London
Home From Home (2007) The Alzheimer's Society
CSCI (2007) See me not the dementia
Things to consider…
 Consent from the outset
 Ongoing Informed consent
 Confidentiality
 Defamation Act 1952 & 1996
 Supervision and support for staff
Practical Models and Approaches
 CARER model
 Life Books
 Memory Boxes
 Life Story Boards
 Special Interest/Hobbies Books
 Significant Events Music CD
Practical Approaches Life books!
Memory boxes!
Life Story boards
The CARER model
 C : Collaboration
 A : Assessment with
 R : Relatives of
 E : Elderly
 R : Residents
 A model for working in partnership with
individuals and family carers to promote
person-centred care
The CARER
Model
Life Books, Life Story boards and
Memory Boxes
Life story
journals
Ruth Endicott
Lynda Holroyd
Creating Life Story
Boards
and Memory Boxes
Exercise 1
 Think about an object you currently have in your
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possession, that is meaningful to you
If you are happy to, place it on the table in front of
you
What significance does this have for you as a person
How does this represent you as a person?
How would you feel if these were taken away?
Exercise 2 – “No ideas?”
 Choose an object from the table
 Why have you chosen this object?
 Consider using objects to stimulate
discussion.
Getting started
 Introductions
 Discuss life story work & consent form
 Developing a rapport
 Build trust and confidence
 Familiar face/voice
 Giving people time
 Showing empathy
 Showing a genuine interest
 Give some of yourself
The Process
 Using CARER model to gather information from individual/
families/partners in care.
 Spend time with the individual & consider the environment. Is a quiet
area more appropriate for discussion?
 Use information gathered as a baseline for stimulating discussion with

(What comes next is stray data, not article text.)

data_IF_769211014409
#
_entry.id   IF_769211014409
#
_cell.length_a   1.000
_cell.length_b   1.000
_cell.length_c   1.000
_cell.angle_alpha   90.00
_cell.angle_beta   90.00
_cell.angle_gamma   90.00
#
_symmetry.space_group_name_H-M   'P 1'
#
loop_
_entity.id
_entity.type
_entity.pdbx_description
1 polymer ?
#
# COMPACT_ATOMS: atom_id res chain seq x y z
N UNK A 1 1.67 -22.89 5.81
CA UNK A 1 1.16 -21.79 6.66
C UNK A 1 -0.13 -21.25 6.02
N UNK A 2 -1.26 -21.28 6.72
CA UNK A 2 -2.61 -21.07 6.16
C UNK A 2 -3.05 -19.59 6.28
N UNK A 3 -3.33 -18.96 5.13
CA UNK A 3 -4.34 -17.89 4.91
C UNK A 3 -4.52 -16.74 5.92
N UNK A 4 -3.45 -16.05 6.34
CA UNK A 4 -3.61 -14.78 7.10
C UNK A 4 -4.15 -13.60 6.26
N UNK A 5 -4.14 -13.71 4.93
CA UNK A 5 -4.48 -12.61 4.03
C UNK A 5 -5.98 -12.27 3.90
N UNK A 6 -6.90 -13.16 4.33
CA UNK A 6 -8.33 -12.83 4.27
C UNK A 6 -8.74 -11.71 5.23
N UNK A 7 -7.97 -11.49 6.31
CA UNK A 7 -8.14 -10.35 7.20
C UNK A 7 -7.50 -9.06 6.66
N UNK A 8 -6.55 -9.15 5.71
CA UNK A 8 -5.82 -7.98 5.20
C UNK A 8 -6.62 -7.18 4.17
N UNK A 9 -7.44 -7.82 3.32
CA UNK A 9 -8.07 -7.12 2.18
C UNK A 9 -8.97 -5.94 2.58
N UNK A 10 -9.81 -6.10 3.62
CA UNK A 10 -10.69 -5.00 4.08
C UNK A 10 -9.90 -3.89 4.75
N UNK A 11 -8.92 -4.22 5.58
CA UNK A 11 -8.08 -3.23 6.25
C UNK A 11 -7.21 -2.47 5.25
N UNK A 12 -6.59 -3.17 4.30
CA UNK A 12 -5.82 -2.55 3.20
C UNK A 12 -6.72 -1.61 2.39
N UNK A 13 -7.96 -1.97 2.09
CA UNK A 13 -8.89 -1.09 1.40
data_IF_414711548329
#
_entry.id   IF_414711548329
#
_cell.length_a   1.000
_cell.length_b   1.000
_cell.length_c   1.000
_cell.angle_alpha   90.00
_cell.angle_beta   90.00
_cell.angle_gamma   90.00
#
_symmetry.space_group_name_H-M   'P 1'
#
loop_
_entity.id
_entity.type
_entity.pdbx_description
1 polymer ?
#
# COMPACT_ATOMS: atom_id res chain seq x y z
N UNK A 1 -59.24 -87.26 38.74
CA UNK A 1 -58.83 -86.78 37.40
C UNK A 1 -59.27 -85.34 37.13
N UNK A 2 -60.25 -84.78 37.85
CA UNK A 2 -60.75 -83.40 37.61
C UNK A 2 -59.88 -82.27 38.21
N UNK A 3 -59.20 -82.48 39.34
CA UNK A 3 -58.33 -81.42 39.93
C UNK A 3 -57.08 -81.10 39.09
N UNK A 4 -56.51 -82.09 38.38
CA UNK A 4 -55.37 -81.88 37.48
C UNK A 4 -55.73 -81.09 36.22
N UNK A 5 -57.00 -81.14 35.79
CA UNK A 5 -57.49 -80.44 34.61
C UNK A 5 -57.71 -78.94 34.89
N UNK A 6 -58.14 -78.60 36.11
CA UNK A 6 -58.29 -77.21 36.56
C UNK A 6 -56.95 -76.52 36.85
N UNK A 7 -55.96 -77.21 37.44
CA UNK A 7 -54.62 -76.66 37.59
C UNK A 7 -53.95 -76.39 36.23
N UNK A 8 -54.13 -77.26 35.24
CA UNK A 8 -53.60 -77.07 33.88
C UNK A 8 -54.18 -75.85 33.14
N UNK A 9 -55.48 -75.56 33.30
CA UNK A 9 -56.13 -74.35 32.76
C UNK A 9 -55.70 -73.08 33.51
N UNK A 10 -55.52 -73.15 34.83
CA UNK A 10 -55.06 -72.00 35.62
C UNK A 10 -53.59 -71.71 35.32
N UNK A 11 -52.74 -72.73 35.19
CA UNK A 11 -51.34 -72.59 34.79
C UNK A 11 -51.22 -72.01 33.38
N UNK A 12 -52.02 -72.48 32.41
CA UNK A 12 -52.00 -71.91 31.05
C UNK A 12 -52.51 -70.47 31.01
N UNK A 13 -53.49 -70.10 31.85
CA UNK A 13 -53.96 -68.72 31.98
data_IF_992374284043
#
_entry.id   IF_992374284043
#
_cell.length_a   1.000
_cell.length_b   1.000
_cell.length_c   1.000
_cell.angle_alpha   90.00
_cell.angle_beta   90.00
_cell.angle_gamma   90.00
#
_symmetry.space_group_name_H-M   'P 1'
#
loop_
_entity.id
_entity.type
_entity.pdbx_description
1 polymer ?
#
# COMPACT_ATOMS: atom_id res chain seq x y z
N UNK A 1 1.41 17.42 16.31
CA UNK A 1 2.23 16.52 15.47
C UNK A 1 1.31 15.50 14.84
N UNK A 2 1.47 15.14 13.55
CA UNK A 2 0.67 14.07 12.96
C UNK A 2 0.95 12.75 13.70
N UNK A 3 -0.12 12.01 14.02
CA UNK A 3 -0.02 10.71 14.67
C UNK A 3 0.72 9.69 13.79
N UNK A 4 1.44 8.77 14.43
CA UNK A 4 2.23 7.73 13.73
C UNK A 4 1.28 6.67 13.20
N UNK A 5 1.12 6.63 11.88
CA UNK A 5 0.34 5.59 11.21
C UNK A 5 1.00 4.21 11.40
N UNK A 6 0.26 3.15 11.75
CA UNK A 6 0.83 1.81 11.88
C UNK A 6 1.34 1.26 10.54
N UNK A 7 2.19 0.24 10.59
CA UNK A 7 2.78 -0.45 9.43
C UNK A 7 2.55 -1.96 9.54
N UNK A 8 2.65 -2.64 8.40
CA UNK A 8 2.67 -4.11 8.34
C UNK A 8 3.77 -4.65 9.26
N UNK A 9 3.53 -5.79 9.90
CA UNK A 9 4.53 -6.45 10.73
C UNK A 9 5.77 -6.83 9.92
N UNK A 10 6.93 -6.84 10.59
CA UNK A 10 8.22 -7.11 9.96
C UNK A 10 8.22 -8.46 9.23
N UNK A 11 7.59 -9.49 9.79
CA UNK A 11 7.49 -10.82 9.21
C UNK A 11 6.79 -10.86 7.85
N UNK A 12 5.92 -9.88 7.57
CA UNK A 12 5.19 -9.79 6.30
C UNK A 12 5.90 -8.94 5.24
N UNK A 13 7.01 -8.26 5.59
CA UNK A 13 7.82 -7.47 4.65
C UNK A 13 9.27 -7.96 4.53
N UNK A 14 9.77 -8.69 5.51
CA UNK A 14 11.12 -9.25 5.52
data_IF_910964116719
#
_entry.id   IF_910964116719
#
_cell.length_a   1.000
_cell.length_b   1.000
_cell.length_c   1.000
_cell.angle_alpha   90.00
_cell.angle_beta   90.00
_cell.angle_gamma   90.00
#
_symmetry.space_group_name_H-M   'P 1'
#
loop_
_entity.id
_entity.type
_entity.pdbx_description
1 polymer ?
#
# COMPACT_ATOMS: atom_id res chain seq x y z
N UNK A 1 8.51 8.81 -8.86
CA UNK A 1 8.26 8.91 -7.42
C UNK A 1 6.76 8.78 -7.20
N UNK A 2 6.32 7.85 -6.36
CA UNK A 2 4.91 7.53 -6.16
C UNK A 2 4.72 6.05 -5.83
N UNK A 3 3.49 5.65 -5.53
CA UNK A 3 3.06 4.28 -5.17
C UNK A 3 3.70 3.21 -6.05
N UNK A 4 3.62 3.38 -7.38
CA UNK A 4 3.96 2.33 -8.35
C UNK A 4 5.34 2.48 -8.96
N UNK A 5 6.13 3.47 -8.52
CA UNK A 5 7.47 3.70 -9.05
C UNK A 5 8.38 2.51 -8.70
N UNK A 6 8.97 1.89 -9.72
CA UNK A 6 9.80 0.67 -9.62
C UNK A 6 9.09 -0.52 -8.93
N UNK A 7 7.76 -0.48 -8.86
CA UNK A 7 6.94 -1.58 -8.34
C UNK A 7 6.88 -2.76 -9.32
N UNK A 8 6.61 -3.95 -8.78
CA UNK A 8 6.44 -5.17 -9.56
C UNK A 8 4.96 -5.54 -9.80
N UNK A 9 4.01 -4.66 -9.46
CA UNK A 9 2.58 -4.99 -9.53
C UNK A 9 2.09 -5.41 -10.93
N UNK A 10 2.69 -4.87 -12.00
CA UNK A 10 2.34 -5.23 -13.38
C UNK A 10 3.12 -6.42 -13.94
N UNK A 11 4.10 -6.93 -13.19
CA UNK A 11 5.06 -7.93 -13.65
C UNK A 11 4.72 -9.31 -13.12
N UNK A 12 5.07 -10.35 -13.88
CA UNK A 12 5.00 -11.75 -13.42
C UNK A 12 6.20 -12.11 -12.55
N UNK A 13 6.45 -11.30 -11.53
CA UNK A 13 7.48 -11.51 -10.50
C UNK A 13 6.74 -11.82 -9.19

the individual. E.g. Tell me about your school days? Where did you go
to school? Did you wear a uniform? Can you remember any special
friends? - See CARER model info leaflet.
 Make notes without detracting from flow of conversation.
Or, tape recorder with permission!
 Be aware of individual’s body language during discussion – happy?
sad? excited? Open/closed posture? eye-contact?
The Process cont...
 Share their enthusiasm.
 Be sensitive to emotional memories and offer
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support.
Is the information factual/confabulation? – Is this
important?
Be willing to share your own memories.
Be aware of the time you are spending – too much?
too little?
Ensure you have support networks yourself. Life
story work can evoke memories for you too
Potential Barriers
 Dysphasia
 Repetitiveness
 Reduced concentration
 Sensory impairments
 Others perceptions “they won’t remember!”
 Task orientated environment “I don’t have
time? It’s not my job!”
Overcoming barriers
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Communication aids
Body language/facial expressions
Short sessions/don’t overload with info.
Using sensory objects to touch/smell/hear
They may not remember the content but may